After being named the NYPD’s next police commissioner, Dermot Shea’s presence was “demanded” for a sit-down with activist Al Sharpton. So how did he respond?
He immediately caved.
Incoming New York Police Department Commissioner Dermot Shea was appointed as the department’s top cop earlier this month. Needless to say, it stirred some controversy amid the modern-day caricatures of social justice, most notably over the newly appointed official’s race.
Reverend Sharpton’s anti-police National Action Network headquarters was where the duo linked up. In a sit-down lasting roughly an hour, Sharpton had regaled the soon to be commissioner with his thoughts on the city’s police force and general gripes associated with policing.
In attendance were also several attorneys and some clergy members as well. Shea had described the interaction as a “Great opportunity, great discussion here today,” when speaking with reporters.
Shea went on to dive deeper into the context of the conversation with Sharpton, stating:
“I think a very productive discussion, areas of concern, and really, a first step in having a collaborative relationship moving forward, making sure that the police department is the police department for all.”
According to a press release by Sharpton’s National Action Network, the future commissioner said that the meeting with Sharpton was the “first step” in establishing a “collaborative relationship.”
This sentiment was also echoed by Shea himself while talking to reporters.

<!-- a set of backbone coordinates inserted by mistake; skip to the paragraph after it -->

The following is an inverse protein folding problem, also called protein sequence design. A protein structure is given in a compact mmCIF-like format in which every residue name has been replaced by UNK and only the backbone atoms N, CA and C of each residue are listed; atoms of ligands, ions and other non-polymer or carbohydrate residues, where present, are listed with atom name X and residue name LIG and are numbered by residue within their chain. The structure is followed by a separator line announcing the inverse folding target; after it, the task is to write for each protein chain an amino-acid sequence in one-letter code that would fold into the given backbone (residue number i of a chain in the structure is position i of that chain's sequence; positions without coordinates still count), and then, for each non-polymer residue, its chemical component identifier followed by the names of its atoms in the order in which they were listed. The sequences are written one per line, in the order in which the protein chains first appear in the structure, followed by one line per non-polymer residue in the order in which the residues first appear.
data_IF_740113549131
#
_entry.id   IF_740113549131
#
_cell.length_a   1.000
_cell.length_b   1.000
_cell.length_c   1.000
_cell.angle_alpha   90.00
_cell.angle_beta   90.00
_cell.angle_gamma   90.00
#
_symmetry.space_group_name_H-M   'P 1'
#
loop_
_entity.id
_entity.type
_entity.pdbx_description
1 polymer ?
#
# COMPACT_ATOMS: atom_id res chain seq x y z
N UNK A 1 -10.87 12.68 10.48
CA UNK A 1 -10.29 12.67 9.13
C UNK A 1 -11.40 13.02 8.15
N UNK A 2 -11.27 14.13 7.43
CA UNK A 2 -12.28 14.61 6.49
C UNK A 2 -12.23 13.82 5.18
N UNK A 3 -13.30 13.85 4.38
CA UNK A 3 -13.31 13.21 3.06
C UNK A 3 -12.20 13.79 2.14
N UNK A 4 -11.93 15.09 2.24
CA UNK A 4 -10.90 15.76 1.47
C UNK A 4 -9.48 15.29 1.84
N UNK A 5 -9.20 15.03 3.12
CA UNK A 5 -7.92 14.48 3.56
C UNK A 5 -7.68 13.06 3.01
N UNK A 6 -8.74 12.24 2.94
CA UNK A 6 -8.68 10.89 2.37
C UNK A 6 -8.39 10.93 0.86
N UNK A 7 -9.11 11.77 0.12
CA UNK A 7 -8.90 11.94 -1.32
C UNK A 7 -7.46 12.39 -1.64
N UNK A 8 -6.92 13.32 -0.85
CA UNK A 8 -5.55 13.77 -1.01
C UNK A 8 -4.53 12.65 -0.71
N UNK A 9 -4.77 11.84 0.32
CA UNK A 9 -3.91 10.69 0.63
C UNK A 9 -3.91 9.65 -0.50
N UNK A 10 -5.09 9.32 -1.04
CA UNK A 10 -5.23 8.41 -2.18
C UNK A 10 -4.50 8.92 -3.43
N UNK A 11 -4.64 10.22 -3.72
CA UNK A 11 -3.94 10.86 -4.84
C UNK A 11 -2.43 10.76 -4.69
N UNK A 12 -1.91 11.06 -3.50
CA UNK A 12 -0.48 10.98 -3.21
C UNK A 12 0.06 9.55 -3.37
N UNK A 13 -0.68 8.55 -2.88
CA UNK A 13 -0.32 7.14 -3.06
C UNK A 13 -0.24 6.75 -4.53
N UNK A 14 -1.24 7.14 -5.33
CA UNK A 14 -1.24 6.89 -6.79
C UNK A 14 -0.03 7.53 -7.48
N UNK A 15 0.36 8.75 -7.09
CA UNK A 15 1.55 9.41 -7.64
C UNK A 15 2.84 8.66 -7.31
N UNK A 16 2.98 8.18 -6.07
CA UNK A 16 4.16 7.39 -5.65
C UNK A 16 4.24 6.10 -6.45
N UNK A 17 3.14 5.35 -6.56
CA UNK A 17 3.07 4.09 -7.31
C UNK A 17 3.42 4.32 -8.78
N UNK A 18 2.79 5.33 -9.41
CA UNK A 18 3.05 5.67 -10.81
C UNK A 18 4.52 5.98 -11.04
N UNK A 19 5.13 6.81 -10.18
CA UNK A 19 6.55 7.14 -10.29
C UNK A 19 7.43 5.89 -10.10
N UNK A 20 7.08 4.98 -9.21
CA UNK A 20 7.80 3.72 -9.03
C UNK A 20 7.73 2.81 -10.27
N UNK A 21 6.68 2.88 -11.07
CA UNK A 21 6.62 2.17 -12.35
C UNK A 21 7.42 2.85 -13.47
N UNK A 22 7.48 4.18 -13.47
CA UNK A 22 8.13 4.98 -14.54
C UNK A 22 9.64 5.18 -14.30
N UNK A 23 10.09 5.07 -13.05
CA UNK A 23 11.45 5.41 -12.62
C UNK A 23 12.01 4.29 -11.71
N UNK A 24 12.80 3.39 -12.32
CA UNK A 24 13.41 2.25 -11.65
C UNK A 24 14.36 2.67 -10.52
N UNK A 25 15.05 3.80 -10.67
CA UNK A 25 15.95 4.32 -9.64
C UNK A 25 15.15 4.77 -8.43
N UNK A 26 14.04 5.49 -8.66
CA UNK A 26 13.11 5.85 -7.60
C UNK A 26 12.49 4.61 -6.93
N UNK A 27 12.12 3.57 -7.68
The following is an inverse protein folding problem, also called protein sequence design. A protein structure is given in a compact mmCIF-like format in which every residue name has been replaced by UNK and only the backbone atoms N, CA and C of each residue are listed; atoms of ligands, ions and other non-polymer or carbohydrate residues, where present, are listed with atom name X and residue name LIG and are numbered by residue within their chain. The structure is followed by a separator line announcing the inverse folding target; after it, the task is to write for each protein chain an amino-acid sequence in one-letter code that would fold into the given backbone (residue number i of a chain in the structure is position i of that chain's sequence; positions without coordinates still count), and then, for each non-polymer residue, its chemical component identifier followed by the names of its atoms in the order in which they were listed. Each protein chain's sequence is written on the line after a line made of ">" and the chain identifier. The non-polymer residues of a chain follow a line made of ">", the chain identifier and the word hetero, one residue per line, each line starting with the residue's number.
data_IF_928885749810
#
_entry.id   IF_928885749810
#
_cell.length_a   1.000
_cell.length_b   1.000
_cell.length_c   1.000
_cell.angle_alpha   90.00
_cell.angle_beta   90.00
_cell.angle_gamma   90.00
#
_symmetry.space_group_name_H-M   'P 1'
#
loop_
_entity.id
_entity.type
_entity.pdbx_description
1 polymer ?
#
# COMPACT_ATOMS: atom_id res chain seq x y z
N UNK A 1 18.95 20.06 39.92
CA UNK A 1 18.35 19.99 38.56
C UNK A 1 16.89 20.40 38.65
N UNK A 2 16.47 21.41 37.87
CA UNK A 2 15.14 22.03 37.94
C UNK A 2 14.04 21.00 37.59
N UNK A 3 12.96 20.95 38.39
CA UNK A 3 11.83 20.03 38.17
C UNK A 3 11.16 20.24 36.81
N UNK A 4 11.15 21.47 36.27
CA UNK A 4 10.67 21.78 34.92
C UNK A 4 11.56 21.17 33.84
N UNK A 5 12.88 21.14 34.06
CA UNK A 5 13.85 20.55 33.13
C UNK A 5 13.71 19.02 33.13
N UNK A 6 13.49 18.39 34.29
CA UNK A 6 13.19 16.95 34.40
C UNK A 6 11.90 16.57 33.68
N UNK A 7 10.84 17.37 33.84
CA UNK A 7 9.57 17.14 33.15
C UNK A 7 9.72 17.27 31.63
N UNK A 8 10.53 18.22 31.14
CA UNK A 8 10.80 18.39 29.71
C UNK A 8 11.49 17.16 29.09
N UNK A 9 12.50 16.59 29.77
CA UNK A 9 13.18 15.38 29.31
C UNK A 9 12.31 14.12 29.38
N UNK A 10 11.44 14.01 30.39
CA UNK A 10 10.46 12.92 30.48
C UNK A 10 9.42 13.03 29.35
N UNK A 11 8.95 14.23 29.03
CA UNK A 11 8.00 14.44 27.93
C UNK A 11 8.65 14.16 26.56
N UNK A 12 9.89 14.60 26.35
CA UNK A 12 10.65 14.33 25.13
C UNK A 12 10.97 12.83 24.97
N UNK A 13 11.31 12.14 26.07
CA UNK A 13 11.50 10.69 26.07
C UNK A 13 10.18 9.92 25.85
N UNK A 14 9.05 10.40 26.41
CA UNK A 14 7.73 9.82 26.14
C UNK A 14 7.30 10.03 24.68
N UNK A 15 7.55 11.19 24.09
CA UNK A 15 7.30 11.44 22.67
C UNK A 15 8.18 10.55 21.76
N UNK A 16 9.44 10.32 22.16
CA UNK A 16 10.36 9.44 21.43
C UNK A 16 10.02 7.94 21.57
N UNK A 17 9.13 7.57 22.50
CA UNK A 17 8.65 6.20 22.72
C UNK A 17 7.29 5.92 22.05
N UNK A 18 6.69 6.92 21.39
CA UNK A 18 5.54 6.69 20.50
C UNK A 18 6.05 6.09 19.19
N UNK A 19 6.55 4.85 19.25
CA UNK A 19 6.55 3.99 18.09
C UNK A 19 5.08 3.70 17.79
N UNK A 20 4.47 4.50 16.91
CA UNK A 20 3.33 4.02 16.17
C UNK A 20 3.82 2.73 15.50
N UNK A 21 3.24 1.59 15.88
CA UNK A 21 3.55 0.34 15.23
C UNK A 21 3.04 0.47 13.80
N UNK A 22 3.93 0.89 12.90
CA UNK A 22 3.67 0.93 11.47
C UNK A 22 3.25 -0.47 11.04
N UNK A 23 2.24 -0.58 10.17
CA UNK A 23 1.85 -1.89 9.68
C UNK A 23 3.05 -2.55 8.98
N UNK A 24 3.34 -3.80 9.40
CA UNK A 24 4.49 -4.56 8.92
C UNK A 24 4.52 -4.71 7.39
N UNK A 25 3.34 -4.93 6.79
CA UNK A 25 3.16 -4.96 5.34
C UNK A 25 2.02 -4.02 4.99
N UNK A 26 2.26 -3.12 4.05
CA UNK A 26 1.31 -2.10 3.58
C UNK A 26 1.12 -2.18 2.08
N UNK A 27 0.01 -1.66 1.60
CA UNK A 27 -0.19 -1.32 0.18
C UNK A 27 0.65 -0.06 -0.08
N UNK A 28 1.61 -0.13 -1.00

“It’s very fitting that I’m here, I think, because I am the police commissioner to-be, of not the police department but of all New York, of 8.5 million New Yorkers,” Shea said.
The National Action Network said that Sharpton “demanded an immediate meeting with Shea” following the announcement of his appointment as the police commissioner.
Considering Sharpton’s ability to stir up a community with little more than just a few words and an outraged tone, Shea was certainly not in a position to say “no” and potentially ruffle feathers before even taking office.
Sharpton stated that he intends to keep giving his input to the upcoming commissioner on a regular basis.
When recounting the discussion that the pair had, Sharpton stated:
“We agreed on some issues. We disagreed on others. And we said we are going to disagree, but we are going to dialogue. We are not going to tell you what you want to hear, we are going to tell you what you need to hear.”
Despite his sit-down with the incoming police commissioner, Sharpton said he still plans to speak with New York Mayor Bill de Blasio to find out why he didn’t appoint First Deputy Commissioner Ben Tucker as the agency’s next top cop.
Sharpton wasn’t the only one critical of the appointment, as many believed that Tucker was passed over simply because he is black.
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When Sharpton heard the news of Tucker being passed up for promotion the third time in his career, he was critical to say the least, but also acknowledged that Shea has been put in an difficult position as a result,
“First and foremost, we expressed to the soon-to-be commissioner that we were very concerned and surprised that Ben Tucker had been overlooked to be commissioner. Because of him [Shea] being chosen at a time when we felt Mr. Tucker had been overlooked for the second or third time, he comes with a sort of awkwardness that he inherits.”
New York Civil Liberties Union Executive Director Donna Lieberman said she believes Commissioner Shea understands that the black community does not trust law enforcement.